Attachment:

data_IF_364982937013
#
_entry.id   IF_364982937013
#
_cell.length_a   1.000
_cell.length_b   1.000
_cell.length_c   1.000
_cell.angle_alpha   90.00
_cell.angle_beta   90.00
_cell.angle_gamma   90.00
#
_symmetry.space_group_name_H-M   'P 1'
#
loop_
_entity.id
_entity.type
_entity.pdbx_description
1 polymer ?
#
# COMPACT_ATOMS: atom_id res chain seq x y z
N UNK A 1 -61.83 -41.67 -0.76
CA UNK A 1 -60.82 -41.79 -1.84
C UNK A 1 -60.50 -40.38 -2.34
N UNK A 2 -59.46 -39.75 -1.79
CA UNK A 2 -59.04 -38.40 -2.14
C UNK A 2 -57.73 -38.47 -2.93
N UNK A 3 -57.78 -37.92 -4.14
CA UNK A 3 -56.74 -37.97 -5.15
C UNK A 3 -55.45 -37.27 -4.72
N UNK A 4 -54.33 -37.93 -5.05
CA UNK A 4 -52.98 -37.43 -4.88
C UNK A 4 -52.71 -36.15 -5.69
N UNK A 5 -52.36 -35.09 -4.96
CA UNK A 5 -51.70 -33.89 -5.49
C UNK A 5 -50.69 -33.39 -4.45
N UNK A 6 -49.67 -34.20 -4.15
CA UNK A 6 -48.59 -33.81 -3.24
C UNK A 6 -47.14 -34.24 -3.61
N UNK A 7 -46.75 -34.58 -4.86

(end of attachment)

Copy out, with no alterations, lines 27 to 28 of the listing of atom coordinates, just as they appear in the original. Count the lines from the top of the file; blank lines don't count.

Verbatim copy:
N UNK A 3 -57.78 -37.92 -4.14
CA UNK A 3 -56.74 -37.97 -5.15